Power Of Fate In The Aeneid

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Power of Fate in Ancient Rome In Greek and Roman literature, the power of fate enforced by the gods and goddesses played a major role in the legendary stories and plays still present today. Roman and Greek gods believed in fate and interventions, predetermined lives in which the individual had no control over their own destiny. Gods and goddesses ultimately had the power to change both Aeneas’s and Lucius’s fate, despite their actions. Their alliances drove the actions of these ancient texts, taking extraordinary measures in order to see their wishes achieved. The Golden Ass and The Aeneid are two examples in which we can see these powers come to life, and will further explore the similarities present in both texts. The power of fate is a major theme in both The Golden Ass and The Aeneid, and is often articulated through the gods and goddesses. We see the power of fate arise on Aeneas’s journey, as although he makes decisions for himself, every aspect of his life is…show more content…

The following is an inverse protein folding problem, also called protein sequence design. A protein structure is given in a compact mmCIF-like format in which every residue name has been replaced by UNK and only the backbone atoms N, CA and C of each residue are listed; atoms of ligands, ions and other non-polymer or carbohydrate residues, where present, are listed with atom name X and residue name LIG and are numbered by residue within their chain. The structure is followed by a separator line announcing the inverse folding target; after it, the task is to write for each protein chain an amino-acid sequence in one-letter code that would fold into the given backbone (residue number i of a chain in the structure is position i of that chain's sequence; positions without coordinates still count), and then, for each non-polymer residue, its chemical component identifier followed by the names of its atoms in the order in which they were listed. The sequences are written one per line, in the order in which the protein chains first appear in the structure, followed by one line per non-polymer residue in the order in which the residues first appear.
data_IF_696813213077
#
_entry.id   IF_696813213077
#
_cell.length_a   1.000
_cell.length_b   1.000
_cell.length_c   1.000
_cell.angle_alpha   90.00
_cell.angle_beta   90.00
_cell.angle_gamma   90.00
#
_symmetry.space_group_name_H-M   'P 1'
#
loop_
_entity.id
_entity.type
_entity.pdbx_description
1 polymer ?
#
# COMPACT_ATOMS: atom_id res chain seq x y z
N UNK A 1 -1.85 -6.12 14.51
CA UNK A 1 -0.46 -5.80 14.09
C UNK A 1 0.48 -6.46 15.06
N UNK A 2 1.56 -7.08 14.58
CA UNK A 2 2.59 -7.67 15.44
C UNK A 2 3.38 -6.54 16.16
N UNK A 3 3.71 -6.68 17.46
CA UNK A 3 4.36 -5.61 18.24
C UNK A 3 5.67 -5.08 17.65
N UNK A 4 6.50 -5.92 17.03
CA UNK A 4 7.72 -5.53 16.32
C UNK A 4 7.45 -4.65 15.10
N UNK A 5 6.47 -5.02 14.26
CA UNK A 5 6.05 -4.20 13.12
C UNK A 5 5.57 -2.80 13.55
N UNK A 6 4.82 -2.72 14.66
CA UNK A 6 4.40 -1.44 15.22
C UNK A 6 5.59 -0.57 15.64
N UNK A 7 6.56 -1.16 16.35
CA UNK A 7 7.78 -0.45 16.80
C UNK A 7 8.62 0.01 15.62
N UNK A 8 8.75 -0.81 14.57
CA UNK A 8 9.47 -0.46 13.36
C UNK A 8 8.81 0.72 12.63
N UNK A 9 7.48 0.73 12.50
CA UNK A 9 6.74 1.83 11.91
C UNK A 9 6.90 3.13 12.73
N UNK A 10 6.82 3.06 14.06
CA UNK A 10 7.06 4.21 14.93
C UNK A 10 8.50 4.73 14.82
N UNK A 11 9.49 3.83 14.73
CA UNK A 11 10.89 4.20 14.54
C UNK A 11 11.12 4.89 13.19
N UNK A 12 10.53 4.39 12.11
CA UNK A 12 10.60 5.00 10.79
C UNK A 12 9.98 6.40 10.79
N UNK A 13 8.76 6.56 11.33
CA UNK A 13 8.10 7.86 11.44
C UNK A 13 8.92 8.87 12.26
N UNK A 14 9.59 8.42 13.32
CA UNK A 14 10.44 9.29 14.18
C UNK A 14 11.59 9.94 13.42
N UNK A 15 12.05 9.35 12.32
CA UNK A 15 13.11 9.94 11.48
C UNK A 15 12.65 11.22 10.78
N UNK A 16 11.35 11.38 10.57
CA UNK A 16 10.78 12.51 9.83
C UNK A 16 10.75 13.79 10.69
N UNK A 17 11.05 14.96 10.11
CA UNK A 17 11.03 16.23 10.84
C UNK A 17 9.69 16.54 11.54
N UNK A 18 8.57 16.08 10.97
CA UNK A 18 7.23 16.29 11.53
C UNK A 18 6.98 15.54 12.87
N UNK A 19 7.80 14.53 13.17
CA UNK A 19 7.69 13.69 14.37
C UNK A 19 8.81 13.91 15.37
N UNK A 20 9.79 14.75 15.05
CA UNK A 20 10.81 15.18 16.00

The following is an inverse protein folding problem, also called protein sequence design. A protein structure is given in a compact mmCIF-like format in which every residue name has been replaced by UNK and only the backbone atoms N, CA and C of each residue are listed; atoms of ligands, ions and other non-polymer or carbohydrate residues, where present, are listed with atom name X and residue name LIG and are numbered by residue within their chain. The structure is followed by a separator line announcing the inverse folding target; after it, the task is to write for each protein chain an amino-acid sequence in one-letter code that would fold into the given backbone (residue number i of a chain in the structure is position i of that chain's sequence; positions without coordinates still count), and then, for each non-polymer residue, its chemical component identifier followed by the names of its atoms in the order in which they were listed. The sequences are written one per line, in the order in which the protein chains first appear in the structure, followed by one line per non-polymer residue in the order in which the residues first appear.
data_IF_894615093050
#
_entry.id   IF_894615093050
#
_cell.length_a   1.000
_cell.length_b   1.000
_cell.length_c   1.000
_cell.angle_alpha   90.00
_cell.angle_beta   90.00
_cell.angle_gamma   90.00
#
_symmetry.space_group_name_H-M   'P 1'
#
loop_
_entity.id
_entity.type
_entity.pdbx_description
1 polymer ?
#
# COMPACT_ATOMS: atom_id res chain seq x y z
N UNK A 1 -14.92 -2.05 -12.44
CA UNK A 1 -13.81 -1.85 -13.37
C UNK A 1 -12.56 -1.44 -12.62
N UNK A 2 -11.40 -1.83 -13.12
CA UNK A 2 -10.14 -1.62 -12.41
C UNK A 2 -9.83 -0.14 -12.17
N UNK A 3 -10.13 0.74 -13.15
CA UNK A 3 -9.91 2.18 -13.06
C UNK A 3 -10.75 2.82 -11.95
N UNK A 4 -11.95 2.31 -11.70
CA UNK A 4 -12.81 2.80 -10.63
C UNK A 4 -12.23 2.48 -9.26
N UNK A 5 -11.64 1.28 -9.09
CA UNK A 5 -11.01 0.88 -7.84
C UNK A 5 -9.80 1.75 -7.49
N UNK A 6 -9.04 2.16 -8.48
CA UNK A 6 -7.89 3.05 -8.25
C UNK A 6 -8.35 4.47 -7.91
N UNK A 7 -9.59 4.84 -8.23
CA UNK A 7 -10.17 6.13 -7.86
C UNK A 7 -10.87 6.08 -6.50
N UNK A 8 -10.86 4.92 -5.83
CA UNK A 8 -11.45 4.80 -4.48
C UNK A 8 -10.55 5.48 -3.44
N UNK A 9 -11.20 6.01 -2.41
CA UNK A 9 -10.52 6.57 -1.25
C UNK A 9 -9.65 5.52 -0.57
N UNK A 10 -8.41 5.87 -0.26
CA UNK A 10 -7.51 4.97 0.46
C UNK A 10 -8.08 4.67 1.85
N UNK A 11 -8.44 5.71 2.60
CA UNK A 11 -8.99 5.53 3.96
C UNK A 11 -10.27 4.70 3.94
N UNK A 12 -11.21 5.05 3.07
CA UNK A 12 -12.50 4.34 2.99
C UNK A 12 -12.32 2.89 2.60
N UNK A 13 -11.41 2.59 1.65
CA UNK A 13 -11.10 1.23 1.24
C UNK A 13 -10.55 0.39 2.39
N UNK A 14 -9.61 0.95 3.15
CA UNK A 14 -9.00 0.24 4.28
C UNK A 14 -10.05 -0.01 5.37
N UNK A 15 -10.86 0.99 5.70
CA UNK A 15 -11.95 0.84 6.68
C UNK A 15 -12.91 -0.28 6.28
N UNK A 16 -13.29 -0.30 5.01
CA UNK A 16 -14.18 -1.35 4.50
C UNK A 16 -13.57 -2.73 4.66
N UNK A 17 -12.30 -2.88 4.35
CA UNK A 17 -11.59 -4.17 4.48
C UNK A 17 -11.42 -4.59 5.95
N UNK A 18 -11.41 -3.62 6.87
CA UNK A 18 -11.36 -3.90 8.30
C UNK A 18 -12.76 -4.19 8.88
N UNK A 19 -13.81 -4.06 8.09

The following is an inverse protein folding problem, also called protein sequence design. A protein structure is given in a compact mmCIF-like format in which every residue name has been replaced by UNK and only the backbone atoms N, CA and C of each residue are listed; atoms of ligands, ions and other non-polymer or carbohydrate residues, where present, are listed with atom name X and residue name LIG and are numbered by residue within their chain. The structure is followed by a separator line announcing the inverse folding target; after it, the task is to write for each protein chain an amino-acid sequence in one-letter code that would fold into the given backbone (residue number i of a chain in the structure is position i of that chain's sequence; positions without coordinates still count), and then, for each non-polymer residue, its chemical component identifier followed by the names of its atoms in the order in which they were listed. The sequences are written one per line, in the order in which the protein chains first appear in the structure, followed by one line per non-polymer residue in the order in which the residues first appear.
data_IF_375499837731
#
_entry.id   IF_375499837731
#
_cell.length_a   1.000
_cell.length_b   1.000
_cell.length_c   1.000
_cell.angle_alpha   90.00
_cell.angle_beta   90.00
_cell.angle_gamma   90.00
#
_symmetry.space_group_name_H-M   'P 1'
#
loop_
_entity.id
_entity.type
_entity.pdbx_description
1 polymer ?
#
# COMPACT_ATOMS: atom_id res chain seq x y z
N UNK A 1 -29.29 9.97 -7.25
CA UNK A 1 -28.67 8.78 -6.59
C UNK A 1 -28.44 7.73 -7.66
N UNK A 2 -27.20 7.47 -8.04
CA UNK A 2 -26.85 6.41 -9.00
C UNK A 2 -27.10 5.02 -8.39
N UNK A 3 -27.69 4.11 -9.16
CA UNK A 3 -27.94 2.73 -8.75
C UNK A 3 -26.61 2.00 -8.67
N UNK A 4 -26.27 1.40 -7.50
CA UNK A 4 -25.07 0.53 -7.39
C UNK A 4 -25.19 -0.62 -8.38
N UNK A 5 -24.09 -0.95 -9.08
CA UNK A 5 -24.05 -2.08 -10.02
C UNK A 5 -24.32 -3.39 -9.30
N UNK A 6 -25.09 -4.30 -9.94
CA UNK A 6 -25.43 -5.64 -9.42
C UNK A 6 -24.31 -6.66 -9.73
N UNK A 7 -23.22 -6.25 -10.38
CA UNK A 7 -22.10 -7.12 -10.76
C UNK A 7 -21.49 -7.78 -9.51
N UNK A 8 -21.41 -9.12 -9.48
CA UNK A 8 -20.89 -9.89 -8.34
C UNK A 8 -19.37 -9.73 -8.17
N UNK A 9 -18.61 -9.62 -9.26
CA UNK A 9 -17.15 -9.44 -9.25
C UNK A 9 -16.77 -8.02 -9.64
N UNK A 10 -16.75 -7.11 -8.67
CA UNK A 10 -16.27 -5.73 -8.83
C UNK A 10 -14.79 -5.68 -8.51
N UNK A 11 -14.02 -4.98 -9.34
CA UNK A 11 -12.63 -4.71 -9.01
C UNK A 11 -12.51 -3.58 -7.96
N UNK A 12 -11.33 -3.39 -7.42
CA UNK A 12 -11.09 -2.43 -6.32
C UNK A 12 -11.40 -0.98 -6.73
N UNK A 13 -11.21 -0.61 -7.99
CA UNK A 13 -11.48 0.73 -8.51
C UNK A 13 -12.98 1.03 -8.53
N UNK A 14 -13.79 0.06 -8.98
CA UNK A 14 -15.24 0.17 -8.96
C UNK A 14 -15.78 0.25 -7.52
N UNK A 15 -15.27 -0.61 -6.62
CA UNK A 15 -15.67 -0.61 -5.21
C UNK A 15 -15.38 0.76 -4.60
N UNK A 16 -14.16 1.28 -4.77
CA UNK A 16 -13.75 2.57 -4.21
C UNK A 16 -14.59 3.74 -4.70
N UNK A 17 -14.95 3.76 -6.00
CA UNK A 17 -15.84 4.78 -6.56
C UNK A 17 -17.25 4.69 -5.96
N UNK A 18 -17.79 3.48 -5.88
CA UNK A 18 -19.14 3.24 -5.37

Lucius’s incapability to recognize his plan is what causes him so much trouble, ultimately leading to his undesired transformation. “At last, hopelessly surveying myself all over, I was obliged to face the mortifying fact that I had been transformed not into a bird, but into a plain jackass.” (Graves 71) The power of fate is introduced near the end of the story when Isis comes to save Lucius. In order to transform into a human being again and ultimately be granted his determined fate, Lucius must first promise to devote his life to Isis. “But to secure today’s gains, you must enrol yourself in this holy Order as last night you pledged yourself to do, voluntarily undertaking the duties to which your oath binds you; for her service is perfect freedom.” (Graves 273) Overall, Lucius’s transformation may have hindered his overall plan, but in the end fate
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